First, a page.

Mohammed Isah Shehu, Muhammad Fuad Bin Othman, Nazariah Binti Osman


Election is a major character and indispensable to modern democracy. As a means by which citizens decide their leaders and policies, it is very strategic to every democracy and its conduct and credibility determine legitimacy and success or otherwise of a political system. It process of conferring popular legitimacy on both the state and leaders involves many things which are embodied in an electoral system also as provided within a state’s legal framework. Over the years there have been calls, agitations and outcry for electoral reforms in Nigeria in addition to the electoral acts and many constitutional provisions regulating the electoral system. This article examines the politics of electoral reforms in Nigeria. Nigerian politicians’/elites have partly devised electoral reforms as means of securing public legitimacy and popularity; it has become a means of accommodating and rewarding parties allies and loyalists, patrons and clients; and a diversionary tactic to skew the public attention towards one end; there appears no little or sincere political commitment towards the enactment of some of the electoral reforms;  there is no much wrong with the past and present electoral system and laws, but lack or absence of genuine political commitment to enforce those laws. Nigerians have little confidence in the reforms due to insincere political will and commitment to enforce such reforms when finally approved. The article submits that mere electoral reforms in Nigeria are not adequate or capable of restoring credibility in elections, hope in the democracy and legitimacy. Enforcement of subsisting electoral laws, positive reorientation of the stakeholders, regulated use of money, and genuine commitment of all are vital to the success and credibility of elections in Nigeria.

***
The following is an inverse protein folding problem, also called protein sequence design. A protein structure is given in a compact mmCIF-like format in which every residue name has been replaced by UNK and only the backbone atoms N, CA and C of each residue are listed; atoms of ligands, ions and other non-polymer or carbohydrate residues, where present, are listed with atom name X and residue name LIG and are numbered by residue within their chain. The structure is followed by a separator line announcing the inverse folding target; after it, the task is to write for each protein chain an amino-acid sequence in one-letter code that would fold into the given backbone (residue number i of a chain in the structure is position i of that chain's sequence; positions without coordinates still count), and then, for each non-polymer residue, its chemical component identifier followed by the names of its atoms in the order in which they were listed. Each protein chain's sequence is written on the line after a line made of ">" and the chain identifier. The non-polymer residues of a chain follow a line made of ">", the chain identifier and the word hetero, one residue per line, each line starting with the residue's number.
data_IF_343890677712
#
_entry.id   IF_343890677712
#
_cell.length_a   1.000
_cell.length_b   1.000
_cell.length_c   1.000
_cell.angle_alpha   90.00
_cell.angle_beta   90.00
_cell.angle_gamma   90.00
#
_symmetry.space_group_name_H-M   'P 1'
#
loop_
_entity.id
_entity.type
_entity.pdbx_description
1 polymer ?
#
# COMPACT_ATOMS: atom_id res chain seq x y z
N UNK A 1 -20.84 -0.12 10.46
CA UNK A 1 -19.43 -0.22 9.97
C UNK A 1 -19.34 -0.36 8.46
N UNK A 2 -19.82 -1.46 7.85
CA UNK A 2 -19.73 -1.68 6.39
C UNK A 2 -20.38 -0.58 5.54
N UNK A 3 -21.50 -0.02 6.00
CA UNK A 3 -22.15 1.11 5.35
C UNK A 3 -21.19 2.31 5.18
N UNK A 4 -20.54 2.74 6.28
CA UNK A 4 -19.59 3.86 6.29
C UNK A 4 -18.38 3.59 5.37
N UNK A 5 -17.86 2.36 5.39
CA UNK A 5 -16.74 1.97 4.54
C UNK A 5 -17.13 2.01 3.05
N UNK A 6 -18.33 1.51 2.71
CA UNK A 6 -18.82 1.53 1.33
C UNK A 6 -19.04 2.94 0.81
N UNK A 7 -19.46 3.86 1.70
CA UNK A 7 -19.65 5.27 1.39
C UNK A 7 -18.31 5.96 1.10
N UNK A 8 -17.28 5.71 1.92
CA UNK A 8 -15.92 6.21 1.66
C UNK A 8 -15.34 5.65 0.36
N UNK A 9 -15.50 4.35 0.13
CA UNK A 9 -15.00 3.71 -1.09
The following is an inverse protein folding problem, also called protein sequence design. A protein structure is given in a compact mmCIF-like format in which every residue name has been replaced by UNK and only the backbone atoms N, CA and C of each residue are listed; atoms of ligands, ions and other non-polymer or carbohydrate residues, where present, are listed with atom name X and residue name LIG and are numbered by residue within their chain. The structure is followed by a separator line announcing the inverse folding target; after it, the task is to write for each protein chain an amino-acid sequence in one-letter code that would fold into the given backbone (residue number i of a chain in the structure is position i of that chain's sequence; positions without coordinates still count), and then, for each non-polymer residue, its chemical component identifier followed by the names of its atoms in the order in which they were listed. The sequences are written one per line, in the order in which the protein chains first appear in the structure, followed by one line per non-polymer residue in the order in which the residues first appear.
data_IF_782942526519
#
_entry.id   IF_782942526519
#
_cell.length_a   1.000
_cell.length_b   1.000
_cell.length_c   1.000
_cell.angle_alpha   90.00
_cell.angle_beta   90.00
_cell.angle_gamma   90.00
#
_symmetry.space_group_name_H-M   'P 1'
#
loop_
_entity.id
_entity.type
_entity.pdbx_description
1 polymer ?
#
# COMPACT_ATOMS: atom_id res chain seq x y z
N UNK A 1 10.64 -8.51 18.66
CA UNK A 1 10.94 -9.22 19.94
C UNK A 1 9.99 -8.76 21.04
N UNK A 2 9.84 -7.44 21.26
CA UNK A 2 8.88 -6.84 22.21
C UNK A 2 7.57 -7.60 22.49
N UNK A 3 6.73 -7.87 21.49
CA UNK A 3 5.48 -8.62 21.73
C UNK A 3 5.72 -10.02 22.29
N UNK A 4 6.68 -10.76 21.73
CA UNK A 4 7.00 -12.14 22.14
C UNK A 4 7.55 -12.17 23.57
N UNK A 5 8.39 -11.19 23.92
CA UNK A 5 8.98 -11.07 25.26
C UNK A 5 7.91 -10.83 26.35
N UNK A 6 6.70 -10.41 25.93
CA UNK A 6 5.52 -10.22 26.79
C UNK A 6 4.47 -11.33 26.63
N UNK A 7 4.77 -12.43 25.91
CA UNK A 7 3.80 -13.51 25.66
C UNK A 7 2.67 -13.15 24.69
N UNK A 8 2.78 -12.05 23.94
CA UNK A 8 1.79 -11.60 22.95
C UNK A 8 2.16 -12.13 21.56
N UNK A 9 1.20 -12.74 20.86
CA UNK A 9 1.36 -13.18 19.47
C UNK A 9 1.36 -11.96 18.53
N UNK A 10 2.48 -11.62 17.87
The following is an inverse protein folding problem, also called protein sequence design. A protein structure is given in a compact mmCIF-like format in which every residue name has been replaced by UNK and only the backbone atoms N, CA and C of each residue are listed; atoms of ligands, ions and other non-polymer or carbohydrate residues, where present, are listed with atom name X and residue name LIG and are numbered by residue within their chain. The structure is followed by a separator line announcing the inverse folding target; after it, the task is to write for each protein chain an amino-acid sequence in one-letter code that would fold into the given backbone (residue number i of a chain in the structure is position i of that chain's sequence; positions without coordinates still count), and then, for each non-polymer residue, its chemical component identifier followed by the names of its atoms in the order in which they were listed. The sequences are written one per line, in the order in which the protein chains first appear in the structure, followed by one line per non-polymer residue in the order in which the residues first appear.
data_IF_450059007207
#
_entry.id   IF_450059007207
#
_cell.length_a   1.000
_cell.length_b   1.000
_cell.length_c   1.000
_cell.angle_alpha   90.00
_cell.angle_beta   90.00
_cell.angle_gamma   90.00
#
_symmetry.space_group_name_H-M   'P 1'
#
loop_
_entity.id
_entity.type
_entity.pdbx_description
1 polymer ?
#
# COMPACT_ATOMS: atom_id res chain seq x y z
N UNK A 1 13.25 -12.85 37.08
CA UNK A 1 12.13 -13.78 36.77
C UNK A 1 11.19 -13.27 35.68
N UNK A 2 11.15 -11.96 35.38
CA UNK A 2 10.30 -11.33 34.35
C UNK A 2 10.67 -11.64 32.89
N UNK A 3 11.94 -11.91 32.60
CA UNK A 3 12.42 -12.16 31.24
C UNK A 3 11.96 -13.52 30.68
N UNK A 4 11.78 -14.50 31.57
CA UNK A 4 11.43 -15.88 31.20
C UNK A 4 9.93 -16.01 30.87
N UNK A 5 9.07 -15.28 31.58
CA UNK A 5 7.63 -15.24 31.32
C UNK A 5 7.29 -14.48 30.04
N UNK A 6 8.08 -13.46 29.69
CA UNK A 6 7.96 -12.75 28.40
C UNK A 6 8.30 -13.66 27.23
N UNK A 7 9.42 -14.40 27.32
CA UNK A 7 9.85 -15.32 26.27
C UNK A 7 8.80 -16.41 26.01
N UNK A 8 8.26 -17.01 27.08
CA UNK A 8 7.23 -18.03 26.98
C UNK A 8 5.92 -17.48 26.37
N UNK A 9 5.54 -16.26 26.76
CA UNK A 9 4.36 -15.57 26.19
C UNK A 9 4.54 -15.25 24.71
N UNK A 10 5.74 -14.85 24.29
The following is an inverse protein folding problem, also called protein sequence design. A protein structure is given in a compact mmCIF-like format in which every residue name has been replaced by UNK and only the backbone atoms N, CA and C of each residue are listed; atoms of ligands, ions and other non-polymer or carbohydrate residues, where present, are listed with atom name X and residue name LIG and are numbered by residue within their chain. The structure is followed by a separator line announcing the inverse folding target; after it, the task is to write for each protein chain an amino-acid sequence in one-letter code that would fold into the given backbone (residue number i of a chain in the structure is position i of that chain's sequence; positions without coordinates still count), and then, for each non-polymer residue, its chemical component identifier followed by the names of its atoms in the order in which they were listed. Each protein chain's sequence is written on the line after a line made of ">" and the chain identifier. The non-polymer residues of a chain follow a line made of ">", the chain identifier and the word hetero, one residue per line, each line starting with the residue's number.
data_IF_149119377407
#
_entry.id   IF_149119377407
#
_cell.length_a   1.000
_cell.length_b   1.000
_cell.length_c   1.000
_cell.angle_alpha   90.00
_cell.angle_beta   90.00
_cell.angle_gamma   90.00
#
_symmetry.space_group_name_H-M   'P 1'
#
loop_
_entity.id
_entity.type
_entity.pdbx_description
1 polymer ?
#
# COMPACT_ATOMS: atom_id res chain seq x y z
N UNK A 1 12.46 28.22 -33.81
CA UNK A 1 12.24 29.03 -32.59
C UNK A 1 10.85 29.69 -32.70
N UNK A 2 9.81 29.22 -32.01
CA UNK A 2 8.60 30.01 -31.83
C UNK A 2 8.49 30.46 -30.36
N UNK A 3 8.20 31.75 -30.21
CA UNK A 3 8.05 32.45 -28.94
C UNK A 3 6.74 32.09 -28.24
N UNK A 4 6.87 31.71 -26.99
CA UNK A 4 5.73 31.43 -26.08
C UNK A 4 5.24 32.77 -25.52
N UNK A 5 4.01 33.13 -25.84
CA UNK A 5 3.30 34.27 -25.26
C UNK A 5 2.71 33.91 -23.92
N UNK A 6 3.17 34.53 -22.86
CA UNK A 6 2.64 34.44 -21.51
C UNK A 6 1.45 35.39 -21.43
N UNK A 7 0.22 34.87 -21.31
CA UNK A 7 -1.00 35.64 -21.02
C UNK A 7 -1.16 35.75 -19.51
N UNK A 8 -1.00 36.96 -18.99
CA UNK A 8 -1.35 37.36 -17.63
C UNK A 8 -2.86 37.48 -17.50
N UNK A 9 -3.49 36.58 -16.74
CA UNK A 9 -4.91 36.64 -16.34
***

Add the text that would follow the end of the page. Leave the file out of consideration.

Democracy, Election, Electoral Reform, Politics, and Nigeria.

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